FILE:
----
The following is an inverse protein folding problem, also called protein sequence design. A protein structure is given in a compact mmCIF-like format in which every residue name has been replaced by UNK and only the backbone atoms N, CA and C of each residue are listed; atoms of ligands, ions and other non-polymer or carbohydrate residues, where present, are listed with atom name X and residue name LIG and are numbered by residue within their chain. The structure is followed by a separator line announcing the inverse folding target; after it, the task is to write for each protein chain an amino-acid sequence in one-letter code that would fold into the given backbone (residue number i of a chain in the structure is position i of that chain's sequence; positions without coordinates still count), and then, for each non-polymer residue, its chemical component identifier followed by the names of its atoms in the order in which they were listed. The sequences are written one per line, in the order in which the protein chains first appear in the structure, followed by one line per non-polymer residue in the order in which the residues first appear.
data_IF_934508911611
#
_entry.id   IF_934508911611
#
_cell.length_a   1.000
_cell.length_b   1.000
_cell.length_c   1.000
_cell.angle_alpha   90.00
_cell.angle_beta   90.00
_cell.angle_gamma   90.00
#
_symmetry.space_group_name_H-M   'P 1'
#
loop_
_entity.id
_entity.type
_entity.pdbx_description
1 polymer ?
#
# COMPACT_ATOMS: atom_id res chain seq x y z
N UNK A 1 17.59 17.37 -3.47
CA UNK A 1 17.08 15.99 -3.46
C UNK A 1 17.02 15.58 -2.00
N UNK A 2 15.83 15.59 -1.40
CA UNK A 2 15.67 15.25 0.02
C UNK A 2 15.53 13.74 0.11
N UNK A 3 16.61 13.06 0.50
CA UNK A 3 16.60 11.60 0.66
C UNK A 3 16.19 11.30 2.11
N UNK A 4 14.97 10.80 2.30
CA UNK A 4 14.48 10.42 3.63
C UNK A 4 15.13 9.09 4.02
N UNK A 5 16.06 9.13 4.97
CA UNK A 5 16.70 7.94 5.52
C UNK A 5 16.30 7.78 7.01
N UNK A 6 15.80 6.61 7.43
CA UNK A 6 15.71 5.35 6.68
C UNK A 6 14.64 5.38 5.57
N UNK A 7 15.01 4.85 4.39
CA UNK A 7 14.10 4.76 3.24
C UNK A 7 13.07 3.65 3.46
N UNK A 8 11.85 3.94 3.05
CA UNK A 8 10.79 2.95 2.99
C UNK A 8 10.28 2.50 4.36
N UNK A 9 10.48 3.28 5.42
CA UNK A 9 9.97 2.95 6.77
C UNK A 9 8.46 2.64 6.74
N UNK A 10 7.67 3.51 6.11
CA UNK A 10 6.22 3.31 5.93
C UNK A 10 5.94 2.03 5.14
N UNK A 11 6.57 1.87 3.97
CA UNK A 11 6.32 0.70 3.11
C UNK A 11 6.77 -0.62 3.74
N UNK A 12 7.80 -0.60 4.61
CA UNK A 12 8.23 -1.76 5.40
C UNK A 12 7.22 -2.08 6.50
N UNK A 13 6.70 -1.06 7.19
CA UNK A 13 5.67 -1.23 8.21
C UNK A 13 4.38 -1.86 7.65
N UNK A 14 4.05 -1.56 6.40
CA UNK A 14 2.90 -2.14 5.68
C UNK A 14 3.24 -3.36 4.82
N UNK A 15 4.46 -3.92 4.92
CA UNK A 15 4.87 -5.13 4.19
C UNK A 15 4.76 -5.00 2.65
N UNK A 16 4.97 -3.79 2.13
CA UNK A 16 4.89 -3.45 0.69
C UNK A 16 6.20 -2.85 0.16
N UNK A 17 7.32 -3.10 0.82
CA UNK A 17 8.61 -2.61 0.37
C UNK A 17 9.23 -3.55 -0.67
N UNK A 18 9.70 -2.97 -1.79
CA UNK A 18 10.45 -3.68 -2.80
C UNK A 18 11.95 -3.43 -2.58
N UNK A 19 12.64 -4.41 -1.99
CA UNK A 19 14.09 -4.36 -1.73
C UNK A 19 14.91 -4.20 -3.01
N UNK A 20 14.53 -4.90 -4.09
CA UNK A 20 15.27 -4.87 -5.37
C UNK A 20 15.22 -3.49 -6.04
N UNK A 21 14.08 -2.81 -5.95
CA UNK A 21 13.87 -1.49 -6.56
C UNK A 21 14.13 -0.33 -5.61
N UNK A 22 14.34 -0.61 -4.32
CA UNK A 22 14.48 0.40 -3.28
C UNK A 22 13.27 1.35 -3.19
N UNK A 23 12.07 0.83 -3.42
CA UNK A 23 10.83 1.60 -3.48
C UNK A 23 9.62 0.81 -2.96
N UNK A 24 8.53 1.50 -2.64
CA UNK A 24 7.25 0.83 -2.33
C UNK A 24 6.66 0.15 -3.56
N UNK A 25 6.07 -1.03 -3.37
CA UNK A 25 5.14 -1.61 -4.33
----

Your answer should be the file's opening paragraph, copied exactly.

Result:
The following is an inverse protein folding problem, also called protein sequence design. A protein structure is given in a compact mmCIF-like format in which every residue name has been replaced by UNK and only the backbone atoms N, CA and C of each residue are listed; atoms of ligands, ions and other non-polymer or carbohydrate residues, where present, are listed with atom name X and residue name LIG and are numbered by residue within their chain. The structure is followed by a separator line announcing the inverse folding target; after it, the task is to write for each protein chain an amino-acid sequence in one-letter code that would fold into the given backbone (residue number i of a chain in the structure is position i of that chain's sequence; positions without coordinates still count), and then, for each non-polymer residue, its chemical component identifier followed by the names of its atoms in the order in which they were listed. The sequences are written one per line, in the order in which the protein chains first appear in the structure, followed by one line per non-polymer residue in the order in which the residues first appear.